«My grandfather used to know a few of our clients back when he had bookstalls in the Sixties». In conversation with the founder, James Laffar.
We Love Print magazine stall in London
Set in the heart of East London’s creative bustle, Old Spitalfields Market is one of the city’s oldest marketplaces. Once a traditional food market, today a shopping hub for the local hipster community. Open seven days a week and particularly busy at weekends, the market offers food, fashion, design and crafty objects. From niche indie brands to established names like Diptyque (scented candles), & Other Stories (clothing) and even Chanel (make up). Ra&Olly, magazine distributors, used to supply a newsagent based in the market. A few years ago the company decided to set up its own stall in Old Spitalfields – We Love Print. Here the creative crowd comes to browse at new publications and old classics. It searches for inspiring new projects and breaking news.
From specialized sports to high-end fashion, We Love Print offers timeless publications such as World of Interiors and National Geographic, sitting alongside rare magazines from all corners of the globe. The assistants, Hugo and Monica, provide useful information on what’s out that month, what cover is a special edition and the sought-after back issues that are worth investing in.
There has been a market on the site since 1638 when King Charles I gave a license for flesh, fowl and roots to be sold on Spittle Fields, which was then a rural area on the eastern outskirts of London. After the rights to a market had seemingly lapsed during the time of the Commonwealth, King Charles II re-founded it in 1682, in order to feed the burgeoning population of a new suburb of London.
Lampoon review: We Love Print magazines selection
The modern version of the market started off in 1991. The wholesale fruit and vegetable market moved to New Spitalfields Market, Leyton. While, the original site became known as Spitalfields Market. Leading British architects Foster+Partners redesigned the market stalls for Old Spitalfields Market in October 2017.
Being at the center of a revival in the area, the eastern end of Spitalfields retained its old charm in Horner Square and Horner Buildings, which are Grade II listed buildings. George Sherrin designed these market buildings for the last private owner of the fruit and vegetable market, Robert Horner. Their development took place between 1885 and 1893. The original Victorian buildings and the market hall and roof have been restored.
Ra&Olly is a family-run business that has been distributing publications across the UK since 1969. Today, it supplies London’s best magazine stockists including the Tate, MagCulture, Design Museum and Claire de Rouen. James Laffar decided to open We Love Print due to his attraction for the customer base of Old Spitalfields Market and its creative atmosphere.
«People really value a well produced magazine as something they can keep and associate themselves with, something to be kept and collected», says Laffar. «When a customer comes along to WeLovePrint, browses through our selection and discovers a magazine, he/she can almost become part of a club of like minded individuals looking forward to picking up the next issue».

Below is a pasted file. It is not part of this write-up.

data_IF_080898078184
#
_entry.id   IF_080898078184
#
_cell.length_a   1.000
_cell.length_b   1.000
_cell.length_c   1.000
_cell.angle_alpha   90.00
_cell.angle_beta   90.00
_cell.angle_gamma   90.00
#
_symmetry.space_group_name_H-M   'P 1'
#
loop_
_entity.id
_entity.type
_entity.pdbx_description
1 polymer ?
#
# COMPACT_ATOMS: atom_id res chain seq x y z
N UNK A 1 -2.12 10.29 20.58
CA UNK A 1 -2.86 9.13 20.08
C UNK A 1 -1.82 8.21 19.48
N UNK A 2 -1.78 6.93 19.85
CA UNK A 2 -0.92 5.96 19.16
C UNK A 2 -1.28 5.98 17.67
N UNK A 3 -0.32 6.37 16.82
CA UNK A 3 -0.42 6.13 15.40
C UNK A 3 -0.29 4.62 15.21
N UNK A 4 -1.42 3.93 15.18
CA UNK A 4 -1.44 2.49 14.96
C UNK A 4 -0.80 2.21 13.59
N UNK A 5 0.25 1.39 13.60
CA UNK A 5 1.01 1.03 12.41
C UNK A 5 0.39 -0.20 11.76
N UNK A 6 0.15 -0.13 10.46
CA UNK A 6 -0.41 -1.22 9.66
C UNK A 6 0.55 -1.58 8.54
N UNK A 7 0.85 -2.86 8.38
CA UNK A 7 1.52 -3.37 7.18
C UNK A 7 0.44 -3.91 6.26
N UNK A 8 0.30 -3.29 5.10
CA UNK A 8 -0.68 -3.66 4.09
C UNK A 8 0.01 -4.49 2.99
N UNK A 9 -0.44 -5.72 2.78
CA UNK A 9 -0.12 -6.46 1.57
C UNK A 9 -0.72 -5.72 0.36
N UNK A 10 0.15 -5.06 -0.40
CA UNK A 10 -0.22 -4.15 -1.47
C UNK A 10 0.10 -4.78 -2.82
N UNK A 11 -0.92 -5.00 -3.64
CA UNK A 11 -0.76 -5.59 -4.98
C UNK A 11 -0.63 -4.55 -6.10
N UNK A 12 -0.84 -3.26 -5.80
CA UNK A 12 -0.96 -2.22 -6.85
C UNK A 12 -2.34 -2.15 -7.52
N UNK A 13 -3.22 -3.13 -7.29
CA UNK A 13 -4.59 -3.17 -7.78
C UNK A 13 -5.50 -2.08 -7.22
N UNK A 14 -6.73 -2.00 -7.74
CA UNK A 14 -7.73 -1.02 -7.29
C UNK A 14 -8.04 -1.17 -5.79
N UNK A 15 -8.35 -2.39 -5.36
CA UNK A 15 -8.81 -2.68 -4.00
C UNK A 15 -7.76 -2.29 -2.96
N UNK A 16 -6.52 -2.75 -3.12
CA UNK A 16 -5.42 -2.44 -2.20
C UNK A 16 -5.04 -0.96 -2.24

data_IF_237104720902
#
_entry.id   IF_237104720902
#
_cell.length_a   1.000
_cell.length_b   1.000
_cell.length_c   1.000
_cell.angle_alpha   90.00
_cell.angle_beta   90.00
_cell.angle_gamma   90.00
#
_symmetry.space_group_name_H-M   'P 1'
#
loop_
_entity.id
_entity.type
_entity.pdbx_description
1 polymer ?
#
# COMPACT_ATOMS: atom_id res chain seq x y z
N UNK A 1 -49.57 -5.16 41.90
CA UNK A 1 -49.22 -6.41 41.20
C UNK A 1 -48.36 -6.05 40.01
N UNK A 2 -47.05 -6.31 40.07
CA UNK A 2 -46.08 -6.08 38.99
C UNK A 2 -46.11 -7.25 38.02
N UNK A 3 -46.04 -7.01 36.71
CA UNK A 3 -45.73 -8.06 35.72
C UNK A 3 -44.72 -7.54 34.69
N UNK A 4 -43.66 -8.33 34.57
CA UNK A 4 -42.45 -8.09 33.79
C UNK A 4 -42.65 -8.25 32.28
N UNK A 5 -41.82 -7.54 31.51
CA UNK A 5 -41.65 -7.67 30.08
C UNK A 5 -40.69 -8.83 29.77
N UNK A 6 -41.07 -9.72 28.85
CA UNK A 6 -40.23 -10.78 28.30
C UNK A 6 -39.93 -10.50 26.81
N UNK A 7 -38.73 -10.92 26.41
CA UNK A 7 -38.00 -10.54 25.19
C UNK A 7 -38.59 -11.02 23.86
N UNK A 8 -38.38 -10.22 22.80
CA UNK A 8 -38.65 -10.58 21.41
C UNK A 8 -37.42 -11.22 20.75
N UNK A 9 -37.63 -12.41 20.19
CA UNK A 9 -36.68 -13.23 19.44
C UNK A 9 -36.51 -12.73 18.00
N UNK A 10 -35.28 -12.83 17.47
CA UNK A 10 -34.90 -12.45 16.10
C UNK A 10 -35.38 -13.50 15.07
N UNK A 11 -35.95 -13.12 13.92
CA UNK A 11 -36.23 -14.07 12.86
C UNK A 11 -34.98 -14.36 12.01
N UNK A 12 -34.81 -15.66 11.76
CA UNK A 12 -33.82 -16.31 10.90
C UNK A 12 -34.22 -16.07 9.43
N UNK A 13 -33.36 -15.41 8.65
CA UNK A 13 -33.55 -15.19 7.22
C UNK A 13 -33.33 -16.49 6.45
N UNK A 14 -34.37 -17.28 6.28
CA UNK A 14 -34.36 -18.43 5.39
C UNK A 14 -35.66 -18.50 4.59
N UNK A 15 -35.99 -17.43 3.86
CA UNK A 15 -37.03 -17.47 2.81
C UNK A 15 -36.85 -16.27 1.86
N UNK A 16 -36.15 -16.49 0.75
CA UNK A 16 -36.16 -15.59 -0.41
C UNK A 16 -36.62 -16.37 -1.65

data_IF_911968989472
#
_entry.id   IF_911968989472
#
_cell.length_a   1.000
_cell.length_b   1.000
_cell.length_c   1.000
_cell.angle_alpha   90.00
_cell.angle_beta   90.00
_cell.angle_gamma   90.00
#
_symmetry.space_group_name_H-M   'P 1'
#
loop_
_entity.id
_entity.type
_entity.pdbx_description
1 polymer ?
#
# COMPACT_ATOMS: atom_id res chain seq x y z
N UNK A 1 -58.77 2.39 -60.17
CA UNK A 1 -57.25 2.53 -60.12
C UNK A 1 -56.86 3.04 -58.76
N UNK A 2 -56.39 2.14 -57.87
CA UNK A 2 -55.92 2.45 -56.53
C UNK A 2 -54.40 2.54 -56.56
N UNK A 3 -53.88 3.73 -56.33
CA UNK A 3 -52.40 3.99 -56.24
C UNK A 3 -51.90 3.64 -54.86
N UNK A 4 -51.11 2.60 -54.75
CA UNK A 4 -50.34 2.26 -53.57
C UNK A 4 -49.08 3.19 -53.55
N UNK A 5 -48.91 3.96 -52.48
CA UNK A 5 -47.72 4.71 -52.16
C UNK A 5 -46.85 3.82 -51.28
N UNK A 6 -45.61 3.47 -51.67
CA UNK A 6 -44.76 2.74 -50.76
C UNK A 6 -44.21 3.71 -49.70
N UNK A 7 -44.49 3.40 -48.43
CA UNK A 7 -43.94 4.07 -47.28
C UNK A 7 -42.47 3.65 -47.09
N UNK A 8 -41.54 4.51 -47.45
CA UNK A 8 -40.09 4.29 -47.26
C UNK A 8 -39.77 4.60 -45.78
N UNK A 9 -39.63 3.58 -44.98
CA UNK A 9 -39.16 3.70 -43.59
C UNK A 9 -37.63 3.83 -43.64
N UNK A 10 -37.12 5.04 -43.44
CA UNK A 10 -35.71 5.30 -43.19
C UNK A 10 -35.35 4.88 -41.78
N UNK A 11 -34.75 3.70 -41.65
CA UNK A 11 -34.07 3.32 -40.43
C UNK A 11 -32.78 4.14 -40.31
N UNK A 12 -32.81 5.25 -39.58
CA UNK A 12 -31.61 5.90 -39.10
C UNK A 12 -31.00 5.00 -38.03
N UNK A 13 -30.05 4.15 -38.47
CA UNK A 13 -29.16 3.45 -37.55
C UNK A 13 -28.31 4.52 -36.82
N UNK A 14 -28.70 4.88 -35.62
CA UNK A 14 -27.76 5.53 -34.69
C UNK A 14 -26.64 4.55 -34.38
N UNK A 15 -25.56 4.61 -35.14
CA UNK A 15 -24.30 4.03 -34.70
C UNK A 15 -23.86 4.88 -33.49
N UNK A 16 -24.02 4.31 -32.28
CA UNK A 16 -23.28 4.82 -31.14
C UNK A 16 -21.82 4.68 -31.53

This concept of a club of like minded individuals extends also to Ra&Olly’s clients and partners. «We deal with a large number of stores and publishers who we have great relationships with. With some of the London retailers we have relationships going back years. My grandfather used to know a few back when he had bookstalls in the sixties. Recently we have begun working closely with MagCulture where we have started hosting regular social events for the publishers we work with. The idea is for everyone to get together, have a drink and discuss ideas and experiences».
The collection of weekly publication at Ra&Olly
A typical day at Ra&Olly starts with collecting any time sensitive weekly publication, such as The Economist, from the various printers or fulfillment locations. Then vans are loaded at the warehouses, ready for deliveries around three or four am. The rest of the morning and afternoon is spent delivering to stores and fitting in meetings.
However, there’s much more than that to the job. For example, scouting for new titles or helping creative partners develop their project into potentially successful magazines. «Originally I would look for magazines I liked and felt would sell well in the stores we supplied» says Laffar. «New publishers now approach us on a weekly basis. It is great to see the production of many new magazines. We do try to help out most independent publishers. If the magazines aren’t great we try to give them advice on what to improve. Sometimes it could take a few issues to get it right and it’s nice when we have been through the process with them to the point when they feel it is a success». An interesting blend of cultural work and manual activity, with a big spotlight on relationships.
When it comes to finding great magazines, or even great books, London truly offers a unique setting. An outstanding number of independent bookstores, publishers and cultural hubs represents the city’s literary culture. However, the Coronavirus outbreak has caused their temporary closure. The post-pandemic future scares several people in the industry. For this reason, they are focusing more and more on digital media. Nevertheless, Laffar has a different opinion. «The current situation will have an effect on the future of printed magazines. People may have the time to engage with a magazine. They will escape from the constant interruptions on digital media platforms. I just hope retailers can hang on over this time and re open after the situation has subsided».
We Love Print
10 Bishops Square, Spitalfields, London
A magazine stall featuring all titles, new publications and back issues.